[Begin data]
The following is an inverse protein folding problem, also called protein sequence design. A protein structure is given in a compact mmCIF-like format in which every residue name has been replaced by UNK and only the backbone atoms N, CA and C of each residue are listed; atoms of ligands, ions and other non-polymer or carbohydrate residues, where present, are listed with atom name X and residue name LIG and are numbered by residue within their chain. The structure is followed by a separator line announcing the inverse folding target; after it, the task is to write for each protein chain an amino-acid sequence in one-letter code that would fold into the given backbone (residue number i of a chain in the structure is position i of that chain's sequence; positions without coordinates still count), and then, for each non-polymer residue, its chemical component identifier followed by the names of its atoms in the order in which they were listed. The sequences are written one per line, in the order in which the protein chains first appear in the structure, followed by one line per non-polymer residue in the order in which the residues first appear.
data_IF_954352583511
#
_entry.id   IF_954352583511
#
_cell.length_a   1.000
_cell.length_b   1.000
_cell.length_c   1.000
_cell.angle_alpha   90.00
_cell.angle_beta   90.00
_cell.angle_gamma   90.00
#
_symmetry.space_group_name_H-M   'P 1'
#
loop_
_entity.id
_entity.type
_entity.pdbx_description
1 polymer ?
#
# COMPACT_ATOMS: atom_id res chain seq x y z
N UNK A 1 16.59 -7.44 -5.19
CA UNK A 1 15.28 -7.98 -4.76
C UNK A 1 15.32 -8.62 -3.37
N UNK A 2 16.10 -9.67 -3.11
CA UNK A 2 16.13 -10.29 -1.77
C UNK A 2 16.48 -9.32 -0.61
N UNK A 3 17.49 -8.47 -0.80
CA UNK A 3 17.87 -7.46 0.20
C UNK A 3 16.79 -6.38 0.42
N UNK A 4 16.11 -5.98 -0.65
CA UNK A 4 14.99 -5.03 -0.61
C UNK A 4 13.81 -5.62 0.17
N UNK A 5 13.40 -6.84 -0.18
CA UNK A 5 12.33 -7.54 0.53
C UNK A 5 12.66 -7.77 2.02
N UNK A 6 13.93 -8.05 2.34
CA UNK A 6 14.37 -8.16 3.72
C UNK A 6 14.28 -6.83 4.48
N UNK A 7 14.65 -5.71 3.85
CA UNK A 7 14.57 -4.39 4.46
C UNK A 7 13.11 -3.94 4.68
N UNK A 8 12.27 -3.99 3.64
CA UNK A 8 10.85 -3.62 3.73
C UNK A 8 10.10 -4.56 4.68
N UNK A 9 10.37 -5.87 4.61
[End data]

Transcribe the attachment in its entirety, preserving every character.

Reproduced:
The following is an inverse protein folding problem, also called protein sequence design. A protein structure is given in a compact mmCIF-like format in which every residue name has been replaced by UNK and only the backbone atoms N, CA and C of each residue are listed; atoms of ligands, ions and other non-polymer or carbohydrate residues, where present, are listed with atom name X and residue name LIG and are numbered by residue within their chain. The structure is followed by a separator line announcing the inverse folding target; after it, the task is to write for each protein chain an amino-acid sequence in one-letter code that would fold into the given backbone (residue number i of a chain in the structure is position i of that chain's sequence; positions without coordinates still count), and then, for each non-polymer residue, its chemical component identifier followed by the names of its atoms in the order in which they were listed. The sequences are written one per line, in the order in which the protein chains first appear in the structure, followed by one line per non-polymer residue in the order in which the residues first appear.
data_IF_954352583511
#
_entry.id   IF_954352583511
#
_cell.length_a   1.000
_cell.length_b   1.000
_cell.length_c   1.000
_cell.angle_alpha   90.00
_cell.angle_beta   90.00
_cell.angle_gamma   90.00
#
_symmetry.space_group_name_H-M   'P 1'
#
loop_
_entity.id
_entity.type
_entity.pdbx_description
1 polymer ?
#
# COMPACT_ATOMS: atom_id res chain seq x y z
N UNK A 1 16.59 -7.44 -5.19
CA UNK A 1 15.28 -7.98 -4.76
C UNK A 1 15.32 -8.62 -3.37
N UNK A 2 16.10 -9.67 -3.11
CA UNK A 2 16.13 -10.29 -1.77
C UNK A 2 16.48 -9.32 -0.61
N UNK A 3 17.49 -8.47 -0.80
CA UNK A 3 17.87 -7.46 0.20
C UNK A 3 16.79 -6.38 0.42
N UNK A 4 16.11 -5.98 -0.65
CA UNK A 4 14.99 -5.03 -0.61
C UNK A 4 13.81 -5.62 0.17
N UNK A 5 13.40 -6.84 -0.18
CA UNK A 5 12.33 -7.54 0.53
C UNK A 5 12.66 -7.77 2.02
N UNK A 6 13.93 -8.05 2.34
CA UNK A 6 14.37 -8.16 3.72
C UNK A 6 14.28 -6.83 4.48
N UNK A 7 14.65 -5.71 3.85
CA UNK A 7 14.57 -4.39 4.46
C UNK A 7 13.11 -3.94 4.68
N UNK A 8 12.27 -3.99 3.64
CA UNK A 8 10.85 -3.62 3.73
C UNK A 8 10.10 -4.56 4.68
N UNK A 9 10.37 -5.87 4.61